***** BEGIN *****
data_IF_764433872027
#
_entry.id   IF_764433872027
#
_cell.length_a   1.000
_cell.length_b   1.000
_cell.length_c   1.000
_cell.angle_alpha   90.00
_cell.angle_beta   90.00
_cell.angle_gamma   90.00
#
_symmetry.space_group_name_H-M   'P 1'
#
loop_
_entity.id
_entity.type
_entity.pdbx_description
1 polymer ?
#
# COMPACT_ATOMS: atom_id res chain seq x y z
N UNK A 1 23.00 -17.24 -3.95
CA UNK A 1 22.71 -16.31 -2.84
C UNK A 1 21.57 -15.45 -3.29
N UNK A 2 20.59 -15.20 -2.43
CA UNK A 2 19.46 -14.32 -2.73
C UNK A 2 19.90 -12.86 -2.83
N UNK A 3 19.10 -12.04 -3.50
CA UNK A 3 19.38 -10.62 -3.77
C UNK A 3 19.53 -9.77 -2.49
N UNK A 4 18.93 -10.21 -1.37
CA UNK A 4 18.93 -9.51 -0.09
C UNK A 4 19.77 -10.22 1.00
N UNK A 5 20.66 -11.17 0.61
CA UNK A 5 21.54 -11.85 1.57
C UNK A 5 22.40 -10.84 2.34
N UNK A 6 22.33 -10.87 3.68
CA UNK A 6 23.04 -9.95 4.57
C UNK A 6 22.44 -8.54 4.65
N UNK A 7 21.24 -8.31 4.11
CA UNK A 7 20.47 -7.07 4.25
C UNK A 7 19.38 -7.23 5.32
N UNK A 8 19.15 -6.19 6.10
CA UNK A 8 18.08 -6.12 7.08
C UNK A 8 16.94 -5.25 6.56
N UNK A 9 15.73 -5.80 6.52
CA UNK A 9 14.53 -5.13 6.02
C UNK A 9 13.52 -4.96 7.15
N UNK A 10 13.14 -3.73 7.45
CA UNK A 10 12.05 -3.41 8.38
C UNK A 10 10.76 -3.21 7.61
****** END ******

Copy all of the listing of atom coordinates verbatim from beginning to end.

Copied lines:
data_IF_764433872027
#
_entry.id   IF_764433872027
#
_cell.length_a   1.000
_cell.length_b   1.000
_cell.length_c   1.000
_cell.angle_alpha   90.00
_cell.angle_beta   90.00
_cell.angle_gamma   90.00
#
_symmetry.space_group_name_H-M   'P 1'
#
loop_
_entity.id
_entity.type
_entity.pdbx_description
1 polymer ?
#
# COMPACT_ATOMS: atom_id res chain seq x y z
N UNK A 1 23.00 -17.24 -3.95
CA UNK A 1 22.71 -16.31 -2.84
C UNK A 1 21.57 -15.45 -3.29
N UNK A 2 20.59 -15.20 -2.43
CA UNK A 2 19.46 -14.32 -2.73
C UNK A 2 19.90 -12.86 -2.83
N UNK A 3 19.10 -12.04 -3.50
CA UNK A 3 19.38 -10.62 -3.77
C UNK A 3 19.53 -9.77 -2.49
N UNK A 4 18.93 -10.21 -1.37
CA UNK A 4 18.93 -9.51 -0.09
C UNK A 4 19.77 -10.22 1.00
N UNK A 5 20.66 -11.17 0.61
CA UNK A 5 21.54 -11.85 1.57
C UNK A 5 22.40 -10.84 2.34
N UNK A 6 22.33 -10.87 3.68
CA UNK A 6 23.04 -9.95 4.57
C UNK A 6 22.44 -8.54 4.65
N UNK A 7 21.24 -8.31 4.11
CA UNK A 7 20.47 -7.07 4.25
C UNK A 7 19.38 -7.23 5.32
N UNK A 8 19.15 -6.19 6.10
CA UNK A 8 18.08 -6.12 7.08
C UNK A 8 16.94 -5.25 6.56
N UNK A 9 15.73 -5.80 6.52
CA UNK A 9 14.53 -5.13 6.02
C UNK A 9 13.52 -4.96 7.15
N UNK A 10 13.14 -3.73 7.45
CA UNK A 10 12.05 -3.41 8.38
C UNK A 10 10.76 -3.21 7.61